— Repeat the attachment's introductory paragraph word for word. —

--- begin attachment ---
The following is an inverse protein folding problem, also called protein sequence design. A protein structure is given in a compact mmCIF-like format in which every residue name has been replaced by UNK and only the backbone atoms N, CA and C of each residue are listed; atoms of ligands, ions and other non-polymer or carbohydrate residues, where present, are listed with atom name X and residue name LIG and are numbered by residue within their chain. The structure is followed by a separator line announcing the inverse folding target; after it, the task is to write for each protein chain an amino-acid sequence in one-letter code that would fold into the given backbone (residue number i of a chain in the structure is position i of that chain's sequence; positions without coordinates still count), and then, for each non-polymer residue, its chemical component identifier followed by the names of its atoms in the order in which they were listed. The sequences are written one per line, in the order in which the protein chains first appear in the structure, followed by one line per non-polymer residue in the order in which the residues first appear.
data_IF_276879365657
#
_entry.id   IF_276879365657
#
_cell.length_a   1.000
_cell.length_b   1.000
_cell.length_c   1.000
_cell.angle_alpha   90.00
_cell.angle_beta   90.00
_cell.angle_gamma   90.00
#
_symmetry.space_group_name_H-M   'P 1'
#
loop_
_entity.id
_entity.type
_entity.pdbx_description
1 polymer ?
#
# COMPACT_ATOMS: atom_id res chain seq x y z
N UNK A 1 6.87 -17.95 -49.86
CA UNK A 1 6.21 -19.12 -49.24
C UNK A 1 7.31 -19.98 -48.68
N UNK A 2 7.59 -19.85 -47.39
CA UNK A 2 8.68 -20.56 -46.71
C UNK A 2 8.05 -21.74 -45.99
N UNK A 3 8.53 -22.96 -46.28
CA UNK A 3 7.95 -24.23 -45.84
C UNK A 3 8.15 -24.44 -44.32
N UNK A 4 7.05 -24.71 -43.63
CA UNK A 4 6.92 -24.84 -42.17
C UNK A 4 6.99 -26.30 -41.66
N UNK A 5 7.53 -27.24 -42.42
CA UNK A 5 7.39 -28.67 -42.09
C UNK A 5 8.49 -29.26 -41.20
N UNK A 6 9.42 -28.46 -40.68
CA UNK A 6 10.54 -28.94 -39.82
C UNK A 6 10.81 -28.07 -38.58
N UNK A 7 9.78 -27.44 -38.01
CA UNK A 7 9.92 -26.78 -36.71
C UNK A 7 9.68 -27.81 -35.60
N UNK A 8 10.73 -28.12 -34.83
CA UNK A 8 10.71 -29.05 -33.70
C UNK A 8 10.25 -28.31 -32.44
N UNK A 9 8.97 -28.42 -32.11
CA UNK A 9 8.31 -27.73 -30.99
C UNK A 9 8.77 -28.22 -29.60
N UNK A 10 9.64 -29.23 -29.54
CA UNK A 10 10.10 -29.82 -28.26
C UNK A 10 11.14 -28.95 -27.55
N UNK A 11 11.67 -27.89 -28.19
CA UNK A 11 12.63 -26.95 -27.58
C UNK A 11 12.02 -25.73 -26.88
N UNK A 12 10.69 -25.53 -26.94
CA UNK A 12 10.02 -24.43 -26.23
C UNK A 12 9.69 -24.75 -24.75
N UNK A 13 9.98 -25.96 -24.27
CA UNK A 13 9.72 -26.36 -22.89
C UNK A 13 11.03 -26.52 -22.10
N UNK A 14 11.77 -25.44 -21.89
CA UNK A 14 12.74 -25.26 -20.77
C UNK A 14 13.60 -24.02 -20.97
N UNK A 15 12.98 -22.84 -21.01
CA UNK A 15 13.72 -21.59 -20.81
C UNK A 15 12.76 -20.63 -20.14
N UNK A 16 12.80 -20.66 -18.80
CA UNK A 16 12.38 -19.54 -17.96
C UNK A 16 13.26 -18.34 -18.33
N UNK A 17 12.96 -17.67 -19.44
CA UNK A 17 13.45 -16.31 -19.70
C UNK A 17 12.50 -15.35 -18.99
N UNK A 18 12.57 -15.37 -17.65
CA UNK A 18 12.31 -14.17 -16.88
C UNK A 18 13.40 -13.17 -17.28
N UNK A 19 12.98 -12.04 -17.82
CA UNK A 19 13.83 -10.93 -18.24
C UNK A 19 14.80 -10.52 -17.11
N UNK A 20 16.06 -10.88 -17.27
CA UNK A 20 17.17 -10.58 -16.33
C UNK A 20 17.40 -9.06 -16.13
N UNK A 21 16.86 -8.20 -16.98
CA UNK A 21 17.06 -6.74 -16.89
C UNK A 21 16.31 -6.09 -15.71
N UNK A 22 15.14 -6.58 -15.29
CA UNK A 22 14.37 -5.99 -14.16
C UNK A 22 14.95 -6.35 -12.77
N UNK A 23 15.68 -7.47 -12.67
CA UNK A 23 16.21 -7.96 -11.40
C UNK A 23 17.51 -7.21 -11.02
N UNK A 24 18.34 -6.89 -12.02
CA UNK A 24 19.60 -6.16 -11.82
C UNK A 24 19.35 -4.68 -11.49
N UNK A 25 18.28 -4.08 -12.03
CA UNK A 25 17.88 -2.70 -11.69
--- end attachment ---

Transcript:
The following is an inverse protein folding problem, also called protein sequence design. A protein structure is given in a compact mmCIF-like format in which every residue name has been replaced by UNK and only the backbone atoms N, CA and C of each residue are listed; atoms of ligands, ions and other non-polymer or carbohydrate residues, where present, are listed with atom name X and residue name LIG and are numbered by residue within their chain. The structure is followed by a separator line announcing the inverse folding target; after it, the task is to write for each protein chain an amino-acid sequence in one-letter code that would fold into the given backbone (residue number i of a chain in the structure is position i of that chain's sequence; positions without coordinates still count), and then, for each non-polymer residue, its chemical component identifier followed by the names of its atoms in the order in which they were listed. The sequences are written one per line, in the order in which the protein chains first appear in the structure, followed by one line per non-polymer residue in the order in which the residues first appear.